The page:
Lipid peroxidation and oxidative stress are vital pathogenetic mechanisms of NAFLD, and thus their suppression may serve as an effective method for NAFLD prevention or intervention (33). Studies have shown that excessive free fatty acids (FFAS) in the liver cells induce lipid peroxidation during NAFLD, which considerably increases the production of ROS (33, 34). On the one hand, the produced ROS promote the release of TNF-α, which triggers inflammation through the NF-κB signaling pathways and aggravates the inflammatory response of the liver. On the other hand, ROS can participate in the JNK signaling pathway as the second messenger, eventually activating the JNK signaling pathway and inducing hepatocyte apoptosis (34, 35). To elucidate the potential mechanism of probiotics action in NAFLD remedy, we analyzed the expression of ROS/JNK signaling pathway-related factors.
JNK is well recognized as an important signaling involved in stress response and apoptosis, which is activated by oxidative stress, DNA damage and UV exposure, and subsequently regulates the downstream targets expression, such as that of Bax and Caspase-3 (35, 36). Bax is a pro-apoptotic gene, and Caspase-3 is critically involved in apoptosis (37). In this study, we established that probiotics exerted an important part in antioxidant stress and apoptosis alleviation. The large amount of ROS, produced due to action of different stimuli, activates the JNK pathway through a JNK-specific kinase, JNKK. Then, JNK phosphorylation enhances the activity of the transcription factor complex AP-1, resulting in upregulated expression of pro-apoptotic proteins, such as p53, Bax, and TNF, but inhibited expression of apoptotic proteins such as Bcl-2. Subsequently, the overexpressed pro-apoptotic proteins apply to and accelerate the release of cytochrome C from the mitochondria into cytoplasm. Next, cytochrome C binds to caspase-9, and that complex then interacts with caspase-3. Finally, activated caspase-3 binds to apoptotic substrates and causes apoptosis (37–39). In a previous study, the inhibition of JNK phosphorylation reduced liver fat deposition and improved liver function and inflammatory response in animals with MCD-induced NAFLD (40). To further confirm the anti-inflammatory effect of probiotics on MCD-induced oxidant stress and apoptosis, we investigated the changes in JNK downstream signaling. Our results showed that the expression levels of ROS, P-JNK, Bax, and caspase-3 were significantly increased in the model group; the oxidative stress response was enhanced and liver cell apoptosis increased. Moreover, we found that probiotics diminished ROS production, inhibited JNK phosphorylation, significantly suppressed the expression of Bax and Caspase-3 in the downstream JNK signaling pathway, and further impeded cell apoptosis, which alleviated NAFLD. These results indicate that probiotics can be utilized as a therapeutic target for the treatment of NAFLD by regulating the ROS/JNK signaling pathway. This study provides a potential target for NAFLD and additional evidence for the significance of the clinical use of probiotics in the treatment of NAFLD.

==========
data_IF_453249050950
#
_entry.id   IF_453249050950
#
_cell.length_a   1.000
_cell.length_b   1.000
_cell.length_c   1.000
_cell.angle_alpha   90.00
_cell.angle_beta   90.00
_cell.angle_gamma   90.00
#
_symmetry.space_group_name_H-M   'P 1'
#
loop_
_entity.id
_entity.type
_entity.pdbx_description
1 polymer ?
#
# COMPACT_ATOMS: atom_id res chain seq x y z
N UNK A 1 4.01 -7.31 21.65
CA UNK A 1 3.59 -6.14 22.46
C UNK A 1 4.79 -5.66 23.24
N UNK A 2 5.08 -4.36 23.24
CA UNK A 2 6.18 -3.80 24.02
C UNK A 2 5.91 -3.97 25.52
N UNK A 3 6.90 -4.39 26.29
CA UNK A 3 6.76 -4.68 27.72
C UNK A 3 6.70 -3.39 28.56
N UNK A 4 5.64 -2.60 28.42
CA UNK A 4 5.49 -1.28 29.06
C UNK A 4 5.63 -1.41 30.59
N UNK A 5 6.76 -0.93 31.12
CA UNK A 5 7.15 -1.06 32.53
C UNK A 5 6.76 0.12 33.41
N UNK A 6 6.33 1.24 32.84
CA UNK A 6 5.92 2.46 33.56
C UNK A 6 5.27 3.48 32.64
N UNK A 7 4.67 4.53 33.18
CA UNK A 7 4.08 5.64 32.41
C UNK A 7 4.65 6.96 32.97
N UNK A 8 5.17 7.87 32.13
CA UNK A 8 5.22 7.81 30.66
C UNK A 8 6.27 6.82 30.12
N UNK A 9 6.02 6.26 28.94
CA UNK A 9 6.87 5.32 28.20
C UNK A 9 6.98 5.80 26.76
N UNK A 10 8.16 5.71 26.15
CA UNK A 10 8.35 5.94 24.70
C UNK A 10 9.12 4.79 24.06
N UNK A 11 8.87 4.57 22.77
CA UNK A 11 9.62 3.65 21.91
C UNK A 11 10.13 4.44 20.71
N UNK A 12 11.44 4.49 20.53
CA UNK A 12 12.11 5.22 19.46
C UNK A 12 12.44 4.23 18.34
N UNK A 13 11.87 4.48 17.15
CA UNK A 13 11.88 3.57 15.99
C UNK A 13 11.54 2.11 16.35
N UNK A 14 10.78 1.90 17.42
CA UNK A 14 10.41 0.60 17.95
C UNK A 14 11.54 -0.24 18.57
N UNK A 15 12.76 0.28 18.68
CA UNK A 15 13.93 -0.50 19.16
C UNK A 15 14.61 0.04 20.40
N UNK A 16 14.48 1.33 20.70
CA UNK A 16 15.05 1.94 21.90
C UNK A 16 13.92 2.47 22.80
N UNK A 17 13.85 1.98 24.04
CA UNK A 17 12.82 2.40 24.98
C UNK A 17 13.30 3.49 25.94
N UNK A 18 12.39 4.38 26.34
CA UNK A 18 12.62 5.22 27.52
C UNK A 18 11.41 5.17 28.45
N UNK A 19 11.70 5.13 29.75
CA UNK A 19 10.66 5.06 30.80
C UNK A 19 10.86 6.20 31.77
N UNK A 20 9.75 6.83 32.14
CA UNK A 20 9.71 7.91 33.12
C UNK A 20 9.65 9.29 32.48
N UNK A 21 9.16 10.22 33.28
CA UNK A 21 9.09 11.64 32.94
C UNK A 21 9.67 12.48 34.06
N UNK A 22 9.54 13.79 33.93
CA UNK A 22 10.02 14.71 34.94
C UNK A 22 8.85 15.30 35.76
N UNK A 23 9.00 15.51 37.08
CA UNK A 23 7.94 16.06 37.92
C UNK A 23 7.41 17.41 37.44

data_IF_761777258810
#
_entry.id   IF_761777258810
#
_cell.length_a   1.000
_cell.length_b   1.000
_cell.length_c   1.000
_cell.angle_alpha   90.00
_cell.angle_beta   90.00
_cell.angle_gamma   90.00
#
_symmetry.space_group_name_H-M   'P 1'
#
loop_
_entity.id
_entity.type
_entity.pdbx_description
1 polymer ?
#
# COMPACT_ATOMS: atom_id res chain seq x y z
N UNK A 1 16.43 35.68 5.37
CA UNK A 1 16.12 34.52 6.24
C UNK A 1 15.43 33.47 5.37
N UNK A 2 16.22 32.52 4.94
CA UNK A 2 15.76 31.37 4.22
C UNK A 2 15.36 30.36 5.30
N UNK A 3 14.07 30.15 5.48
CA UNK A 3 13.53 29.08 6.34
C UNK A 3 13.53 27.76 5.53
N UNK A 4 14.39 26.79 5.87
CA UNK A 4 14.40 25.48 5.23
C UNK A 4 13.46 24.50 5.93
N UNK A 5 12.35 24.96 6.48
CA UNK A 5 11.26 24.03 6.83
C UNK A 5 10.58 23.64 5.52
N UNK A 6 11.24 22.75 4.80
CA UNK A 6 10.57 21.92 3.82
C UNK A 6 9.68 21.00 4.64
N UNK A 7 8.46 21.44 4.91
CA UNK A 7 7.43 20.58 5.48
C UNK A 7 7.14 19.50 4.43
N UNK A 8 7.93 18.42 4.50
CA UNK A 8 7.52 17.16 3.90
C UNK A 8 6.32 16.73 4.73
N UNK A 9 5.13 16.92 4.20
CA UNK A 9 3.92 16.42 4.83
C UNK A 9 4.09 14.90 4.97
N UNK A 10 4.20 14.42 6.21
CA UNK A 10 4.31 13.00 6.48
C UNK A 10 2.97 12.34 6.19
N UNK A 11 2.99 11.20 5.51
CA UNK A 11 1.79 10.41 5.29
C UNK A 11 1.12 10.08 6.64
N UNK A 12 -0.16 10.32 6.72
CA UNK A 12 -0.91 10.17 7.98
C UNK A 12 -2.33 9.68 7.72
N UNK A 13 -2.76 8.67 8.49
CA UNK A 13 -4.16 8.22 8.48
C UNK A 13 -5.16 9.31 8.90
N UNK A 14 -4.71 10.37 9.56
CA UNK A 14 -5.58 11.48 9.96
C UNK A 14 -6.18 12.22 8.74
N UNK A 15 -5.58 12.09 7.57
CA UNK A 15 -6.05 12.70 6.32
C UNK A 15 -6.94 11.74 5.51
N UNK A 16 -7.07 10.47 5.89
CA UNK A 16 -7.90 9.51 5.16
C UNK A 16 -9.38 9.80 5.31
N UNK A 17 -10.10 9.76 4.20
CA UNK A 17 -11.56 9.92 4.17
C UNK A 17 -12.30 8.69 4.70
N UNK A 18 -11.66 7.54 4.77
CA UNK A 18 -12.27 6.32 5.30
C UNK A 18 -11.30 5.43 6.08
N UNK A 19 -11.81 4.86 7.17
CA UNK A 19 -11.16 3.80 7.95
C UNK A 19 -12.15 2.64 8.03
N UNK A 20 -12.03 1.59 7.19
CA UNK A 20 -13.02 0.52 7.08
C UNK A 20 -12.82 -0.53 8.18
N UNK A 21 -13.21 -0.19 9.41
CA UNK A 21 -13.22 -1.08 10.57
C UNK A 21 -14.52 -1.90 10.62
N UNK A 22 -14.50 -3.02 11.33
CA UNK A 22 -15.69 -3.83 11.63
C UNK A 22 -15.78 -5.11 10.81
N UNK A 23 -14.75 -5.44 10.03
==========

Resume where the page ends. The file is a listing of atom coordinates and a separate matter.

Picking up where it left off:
However, this study has some limitations. First of all, it was focused on the expression of pro-apoptotic genes in the JNK signaling pathway, but did not examine the importance of the expression of anti-apoptotic genes and related proteins. Second, the test results of a single sex of mice and a single NAFLD modeling method may be controversial to some extent, and this study needs to be supplemented and verified in the later stage by combining different genders of mice and different NAFLD modeling methods.Finally, we only analyzed the intestinal barrier function and permeability, but did not analyze and evaluate the changes of gut microbiota in mice. If the above limitations had been overcome, our experimental results would have been more reliable. Multiple mechanisms of probiotics action can be exerted in the treatment of NAFLD, but only one of them was investigated in this study. Therefore, future studies should be performed for further clarification of the potential mechanisms of probiotics action in the treatment of NAFLD.